False positives – a bigger problem than actual fraud?

On: November 02, 2016

Fraud is an ever-present and costly issue that plagues the payments industry. The sheer number of transactions being processed through payment networks makes it virtually impossible for industry stakeholders to trace where the money is coming from and where it is going.

Technological developments have simplified the process of establishing online businesses, virtually eliminating barriers to entry and leading to proliferation of ecommerce merchants to unprecedented levels. New payment systems and channels add another layer of complexity to fraud and risk management strategies.

Unfortunately, sophisticated fraud methods are also developing at a rate that makes them increasingly hard to detect. Transaction laundering is one of those emerging methods. It is a merchant-based fraud scheme whereby a presumably legitimate merchant processes transactions on behalf of unknown and unidentified online entities.

Industry stakeholders are taking decisive action to minimize the risk of fraud. However, an increase in strict security measures leads to another problem; false positives. These are instances where legitimate transactions are declined because they have been mistakenly flagged as fraudulent.

Overwhelmed by the constant influx of data, Merchant Service Providers(MSPs) often fail to appropriately categorize transactions, which often leads to loss of legitimate business. MSPs often adopt “industry standard” risk mitigation procedures, failing to optimize their strategy to fit unique risk profiles specific to their business. Those shortcomings often lead to extremely high false positive rates.

False positives – the numbers

It is reported that on the issuing side of the industry, false positives result in an annual decline of a whopping $118 billion: an amount of lost revenue that dwarfs the annual cost of fraud.

On the acquiring side, the regulatory environment is getting more and more sophisticated and difficult to navigate, leading to a wave of “mass de-risking” where entire industries are excluded from access to payments processing because they are deemed as being “overly risky”.

These all-encompassing measures lead to massive losses in terms of missed business opportunities that are difficult to calculate. So while legitimate businesses are being denied access to payment processing, fraudulent merchants are thriving as they are able to infiltrate payment networks through transaction laundering. There is a need for a more balanced approach.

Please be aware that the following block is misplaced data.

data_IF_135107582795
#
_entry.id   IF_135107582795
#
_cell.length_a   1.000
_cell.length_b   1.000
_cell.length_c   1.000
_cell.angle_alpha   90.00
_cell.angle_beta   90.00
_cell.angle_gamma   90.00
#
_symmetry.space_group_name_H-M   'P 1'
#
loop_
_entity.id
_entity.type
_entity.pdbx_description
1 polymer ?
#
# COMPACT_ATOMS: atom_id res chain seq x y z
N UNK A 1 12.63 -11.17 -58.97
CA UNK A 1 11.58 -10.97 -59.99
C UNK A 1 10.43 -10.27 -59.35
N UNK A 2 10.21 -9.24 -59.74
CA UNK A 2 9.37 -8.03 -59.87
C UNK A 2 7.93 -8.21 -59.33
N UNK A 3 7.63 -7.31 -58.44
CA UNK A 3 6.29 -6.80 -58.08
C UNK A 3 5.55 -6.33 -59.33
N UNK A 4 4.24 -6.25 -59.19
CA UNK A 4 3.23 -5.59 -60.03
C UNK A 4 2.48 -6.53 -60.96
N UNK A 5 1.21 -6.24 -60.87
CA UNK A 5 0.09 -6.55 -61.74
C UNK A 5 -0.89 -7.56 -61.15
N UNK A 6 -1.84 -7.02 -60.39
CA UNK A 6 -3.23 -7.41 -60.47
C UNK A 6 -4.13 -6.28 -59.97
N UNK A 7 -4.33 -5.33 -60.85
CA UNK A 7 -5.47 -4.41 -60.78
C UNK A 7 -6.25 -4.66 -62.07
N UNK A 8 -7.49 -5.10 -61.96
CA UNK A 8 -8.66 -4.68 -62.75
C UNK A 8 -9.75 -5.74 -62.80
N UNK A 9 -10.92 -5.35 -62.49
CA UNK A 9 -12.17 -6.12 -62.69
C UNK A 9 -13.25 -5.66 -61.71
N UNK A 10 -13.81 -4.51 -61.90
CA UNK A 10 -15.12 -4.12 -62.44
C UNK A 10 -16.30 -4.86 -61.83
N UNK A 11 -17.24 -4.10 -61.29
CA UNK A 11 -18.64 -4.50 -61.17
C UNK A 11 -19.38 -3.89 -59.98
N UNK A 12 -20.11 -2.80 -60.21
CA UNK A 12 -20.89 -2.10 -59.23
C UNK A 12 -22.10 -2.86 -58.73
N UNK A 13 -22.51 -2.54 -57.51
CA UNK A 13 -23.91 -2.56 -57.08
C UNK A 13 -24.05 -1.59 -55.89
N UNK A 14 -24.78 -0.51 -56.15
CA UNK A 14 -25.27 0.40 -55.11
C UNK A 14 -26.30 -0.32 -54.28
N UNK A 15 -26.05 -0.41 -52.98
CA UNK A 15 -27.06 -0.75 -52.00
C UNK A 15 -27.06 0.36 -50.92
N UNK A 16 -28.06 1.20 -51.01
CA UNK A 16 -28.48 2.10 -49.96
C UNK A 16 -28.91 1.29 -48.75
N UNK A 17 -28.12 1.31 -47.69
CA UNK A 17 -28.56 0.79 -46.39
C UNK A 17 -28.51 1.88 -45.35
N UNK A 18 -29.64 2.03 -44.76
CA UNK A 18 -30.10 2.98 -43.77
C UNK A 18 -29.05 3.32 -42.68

Emerging forms of fraud, such as transaction laundering, are notoriously difficult to detect and consequently efforts to eliminate merchant-based risk are all too often extremely inaccurate and lead to very high false positives rates. The payments industry is stuck between a rock and a hard place – they either risk losing revenue to fraud, or implement low-threshold fraud detection methods that risk denying legitimate business transactions that damage their bottom-line.

A balanced solution is required to address both of these issues simultaneously in order to create a secure and efficient global payments ecosystem.

The consequences of false positives

Loss of business opportunities and revenue 

Blocking legitimate transactions results in a direct financial loss as legitimate business opportunities are being falsely declined. Faced with ever stricter regulations many MSPs have employed extreme de-risking strategies, whereby they exclude entire industries from their processing networks in order to avoid fraud.

Brand and reputational damage

 Merchant acquirer can come under fire for denying entirely legal businesses and labeling them as “high risk” based on inaccurate assessments. As the legitimate businesses are turned away in large numbers, brand and reputation can suffer serious damage.

Needle in a haystack

EverCompliant discovered that only 0.09% of all ecommerce transactions involve transaction laundering. Low density makes detection extremely difficult, requiring a tool with a high level of precision and accuracy

Tools Available

In order to reduce risks associated with merchant-based fraud on one hand, and minimize losses associated with false positives on the other, the ideal transaction laundering detection and prevention tool must be highly accurate. To tackle this challenge MSPs need a dedicated tool built specifically for this purpose.

That is precisely why EverCompliant developed MerchantView: the first and only dedicated solution on the market designed from its core to detect and prevent transaction laundering. It applies proprietary cyber intelligence technology to identify unknown and hidden merchants funneling transactions through seemingly legitimate storefront websites.

Its accuracy, transparency and ability to uncover hidden ecommerce networks and merchants sets it apart from any competing platforms and ensures the lowest false positive rate.

Request your free trial of MerchantView today.

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    • تحميل اغانى
    • January 20, 2017
    • Reply

    Hi there,I check your blogs named “False positives – a bigger problem than actual fraud?” regularly.Your story-telling style is awesome, keep up the good work!

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